Kant claimed that human beings have no duties to animals because they are not autonomous ends in themselves. I argue that Kant was wrong to exclude animals from the realm of moral consideration. Animals, although they do not set their own ends and thus cannot be regarded as ends in themselves, do have ends that are given to them by nature. As beings with ends, they stand between mere things that have no ends, and rational beings that are ends in themselves. I propose a broader version of Kant's kingdom of ends, in which rational beings respect the ends of all other beings that have them, including animals. The moral status of animals would still be dependent on the existence of rational beings, but our duty to take their ends into account would be a direct duty to them, rather than being a covert duty to human beings.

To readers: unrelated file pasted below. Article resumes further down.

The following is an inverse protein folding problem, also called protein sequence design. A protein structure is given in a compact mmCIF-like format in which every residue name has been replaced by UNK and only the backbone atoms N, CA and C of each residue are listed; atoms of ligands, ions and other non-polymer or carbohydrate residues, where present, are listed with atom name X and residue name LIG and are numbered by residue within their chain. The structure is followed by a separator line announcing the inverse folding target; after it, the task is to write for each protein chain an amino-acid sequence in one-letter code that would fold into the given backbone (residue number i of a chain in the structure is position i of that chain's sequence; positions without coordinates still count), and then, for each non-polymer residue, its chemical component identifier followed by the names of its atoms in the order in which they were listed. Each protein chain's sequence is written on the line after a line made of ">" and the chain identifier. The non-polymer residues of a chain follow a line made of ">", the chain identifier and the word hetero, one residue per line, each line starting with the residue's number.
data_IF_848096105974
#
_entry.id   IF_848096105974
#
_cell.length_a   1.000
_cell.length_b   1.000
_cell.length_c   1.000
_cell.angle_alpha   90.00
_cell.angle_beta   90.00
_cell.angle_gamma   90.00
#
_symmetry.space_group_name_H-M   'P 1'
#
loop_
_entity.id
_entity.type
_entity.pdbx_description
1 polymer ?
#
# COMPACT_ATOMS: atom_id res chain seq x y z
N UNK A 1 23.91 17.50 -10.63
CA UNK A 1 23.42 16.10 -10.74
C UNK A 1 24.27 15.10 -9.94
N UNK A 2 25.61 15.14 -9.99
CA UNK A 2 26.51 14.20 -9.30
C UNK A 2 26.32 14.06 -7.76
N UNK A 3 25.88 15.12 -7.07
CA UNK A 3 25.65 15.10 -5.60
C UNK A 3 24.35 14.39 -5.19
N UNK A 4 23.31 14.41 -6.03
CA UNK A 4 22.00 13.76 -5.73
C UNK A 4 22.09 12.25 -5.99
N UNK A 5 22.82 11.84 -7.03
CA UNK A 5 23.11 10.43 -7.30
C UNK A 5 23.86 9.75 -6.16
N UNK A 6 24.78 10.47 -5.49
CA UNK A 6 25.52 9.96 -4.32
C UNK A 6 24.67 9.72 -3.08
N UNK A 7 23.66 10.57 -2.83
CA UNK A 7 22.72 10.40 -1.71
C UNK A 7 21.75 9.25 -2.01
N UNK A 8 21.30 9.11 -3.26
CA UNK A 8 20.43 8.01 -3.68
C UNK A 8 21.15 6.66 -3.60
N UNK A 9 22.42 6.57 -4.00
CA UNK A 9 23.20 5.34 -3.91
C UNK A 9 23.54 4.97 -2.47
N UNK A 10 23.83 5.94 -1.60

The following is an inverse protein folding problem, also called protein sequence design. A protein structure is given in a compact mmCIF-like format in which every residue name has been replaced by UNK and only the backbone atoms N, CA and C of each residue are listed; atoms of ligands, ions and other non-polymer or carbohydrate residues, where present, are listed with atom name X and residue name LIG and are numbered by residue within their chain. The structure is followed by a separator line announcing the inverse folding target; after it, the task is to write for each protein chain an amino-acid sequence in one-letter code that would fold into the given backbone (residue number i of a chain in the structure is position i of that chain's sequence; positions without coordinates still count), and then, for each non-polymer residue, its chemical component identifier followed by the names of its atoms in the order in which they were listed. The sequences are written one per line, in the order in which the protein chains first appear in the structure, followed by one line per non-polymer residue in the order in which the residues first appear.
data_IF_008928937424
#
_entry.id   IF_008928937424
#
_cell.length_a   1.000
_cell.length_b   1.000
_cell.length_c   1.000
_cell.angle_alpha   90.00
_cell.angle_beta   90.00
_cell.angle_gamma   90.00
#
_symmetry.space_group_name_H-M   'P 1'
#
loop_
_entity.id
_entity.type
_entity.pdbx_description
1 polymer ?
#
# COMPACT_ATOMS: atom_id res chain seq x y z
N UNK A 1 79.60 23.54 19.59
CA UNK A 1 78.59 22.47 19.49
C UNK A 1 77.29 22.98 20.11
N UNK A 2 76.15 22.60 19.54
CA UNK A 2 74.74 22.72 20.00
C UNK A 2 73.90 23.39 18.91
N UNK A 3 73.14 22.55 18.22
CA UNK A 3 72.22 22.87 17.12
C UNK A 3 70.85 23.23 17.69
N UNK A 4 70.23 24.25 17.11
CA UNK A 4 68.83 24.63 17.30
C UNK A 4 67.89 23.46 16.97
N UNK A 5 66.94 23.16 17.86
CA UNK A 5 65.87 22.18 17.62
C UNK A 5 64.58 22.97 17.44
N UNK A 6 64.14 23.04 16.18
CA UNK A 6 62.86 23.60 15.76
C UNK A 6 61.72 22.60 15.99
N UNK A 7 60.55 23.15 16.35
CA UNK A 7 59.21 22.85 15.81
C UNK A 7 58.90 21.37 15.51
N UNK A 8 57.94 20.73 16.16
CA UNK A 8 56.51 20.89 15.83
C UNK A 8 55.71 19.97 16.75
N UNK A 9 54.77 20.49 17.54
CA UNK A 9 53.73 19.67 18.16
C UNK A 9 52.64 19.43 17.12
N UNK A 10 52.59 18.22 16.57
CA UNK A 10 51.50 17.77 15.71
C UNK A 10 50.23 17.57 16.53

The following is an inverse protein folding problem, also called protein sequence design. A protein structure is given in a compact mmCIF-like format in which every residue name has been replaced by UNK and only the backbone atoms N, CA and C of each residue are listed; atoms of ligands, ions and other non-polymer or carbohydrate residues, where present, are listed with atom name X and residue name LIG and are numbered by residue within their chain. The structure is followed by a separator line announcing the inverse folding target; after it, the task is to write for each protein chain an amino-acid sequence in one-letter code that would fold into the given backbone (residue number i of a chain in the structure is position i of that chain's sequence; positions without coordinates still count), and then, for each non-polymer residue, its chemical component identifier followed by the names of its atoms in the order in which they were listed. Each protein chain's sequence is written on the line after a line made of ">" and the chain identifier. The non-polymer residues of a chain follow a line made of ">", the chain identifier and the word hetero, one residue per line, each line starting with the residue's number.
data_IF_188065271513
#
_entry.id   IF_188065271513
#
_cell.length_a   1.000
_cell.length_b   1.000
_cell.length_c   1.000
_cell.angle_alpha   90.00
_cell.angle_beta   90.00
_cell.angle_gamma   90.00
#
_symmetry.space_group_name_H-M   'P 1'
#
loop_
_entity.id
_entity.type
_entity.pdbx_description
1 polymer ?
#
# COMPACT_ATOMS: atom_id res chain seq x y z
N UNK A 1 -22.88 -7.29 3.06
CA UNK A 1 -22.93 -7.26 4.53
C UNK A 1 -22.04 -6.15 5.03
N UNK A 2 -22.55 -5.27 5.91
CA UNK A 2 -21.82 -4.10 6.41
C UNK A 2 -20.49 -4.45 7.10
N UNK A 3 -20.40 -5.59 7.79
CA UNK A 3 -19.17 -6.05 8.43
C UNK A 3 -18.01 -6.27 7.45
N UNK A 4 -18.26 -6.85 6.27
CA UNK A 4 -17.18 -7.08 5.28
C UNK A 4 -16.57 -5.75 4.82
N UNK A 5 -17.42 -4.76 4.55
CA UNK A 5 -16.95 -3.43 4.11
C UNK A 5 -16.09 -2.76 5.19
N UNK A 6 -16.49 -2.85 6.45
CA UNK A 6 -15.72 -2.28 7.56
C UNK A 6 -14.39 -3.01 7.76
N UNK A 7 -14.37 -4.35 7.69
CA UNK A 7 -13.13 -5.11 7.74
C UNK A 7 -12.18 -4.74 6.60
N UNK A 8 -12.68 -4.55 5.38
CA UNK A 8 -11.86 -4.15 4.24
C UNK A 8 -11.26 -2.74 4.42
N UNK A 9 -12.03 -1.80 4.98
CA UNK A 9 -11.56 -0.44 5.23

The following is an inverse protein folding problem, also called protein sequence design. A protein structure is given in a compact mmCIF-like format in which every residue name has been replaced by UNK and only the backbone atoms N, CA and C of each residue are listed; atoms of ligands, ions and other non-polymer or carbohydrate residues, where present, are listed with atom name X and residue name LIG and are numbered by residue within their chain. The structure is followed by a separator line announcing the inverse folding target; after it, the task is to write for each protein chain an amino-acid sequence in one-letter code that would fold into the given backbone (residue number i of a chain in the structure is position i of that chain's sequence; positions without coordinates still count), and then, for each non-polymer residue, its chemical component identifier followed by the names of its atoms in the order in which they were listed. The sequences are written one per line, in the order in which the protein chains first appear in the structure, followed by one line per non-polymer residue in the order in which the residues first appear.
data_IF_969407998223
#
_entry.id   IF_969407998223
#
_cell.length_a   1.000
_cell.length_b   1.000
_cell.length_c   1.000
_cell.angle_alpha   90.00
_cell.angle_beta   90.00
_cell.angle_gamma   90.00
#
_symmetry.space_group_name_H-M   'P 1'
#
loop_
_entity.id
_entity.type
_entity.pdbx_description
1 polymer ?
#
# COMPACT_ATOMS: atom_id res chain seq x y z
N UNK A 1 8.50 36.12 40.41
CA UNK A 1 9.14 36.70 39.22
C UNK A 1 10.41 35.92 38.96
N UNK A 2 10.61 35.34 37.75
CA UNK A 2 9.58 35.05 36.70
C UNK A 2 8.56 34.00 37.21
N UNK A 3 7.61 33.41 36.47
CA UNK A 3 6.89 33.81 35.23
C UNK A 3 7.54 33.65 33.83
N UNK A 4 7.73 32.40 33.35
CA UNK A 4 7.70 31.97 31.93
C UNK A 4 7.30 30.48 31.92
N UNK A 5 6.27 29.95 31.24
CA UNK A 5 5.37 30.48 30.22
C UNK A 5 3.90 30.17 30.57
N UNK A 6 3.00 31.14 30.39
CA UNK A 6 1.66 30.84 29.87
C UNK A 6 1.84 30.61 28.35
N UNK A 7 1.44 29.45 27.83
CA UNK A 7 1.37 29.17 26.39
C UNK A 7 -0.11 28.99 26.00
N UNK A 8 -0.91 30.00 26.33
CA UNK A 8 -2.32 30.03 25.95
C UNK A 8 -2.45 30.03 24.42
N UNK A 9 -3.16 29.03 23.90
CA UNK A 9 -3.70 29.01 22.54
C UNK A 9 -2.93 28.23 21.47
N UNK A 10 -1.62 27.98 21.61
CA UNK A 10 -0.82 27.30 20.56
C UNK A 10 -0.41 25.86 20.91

Kendrick, Heather M.
"Animals in the Kingdom of Ends,"
Between the Species:
10, Article 2.
Available at: http://digitalcommons.calpoly.edu/bts/vol13/iss10/2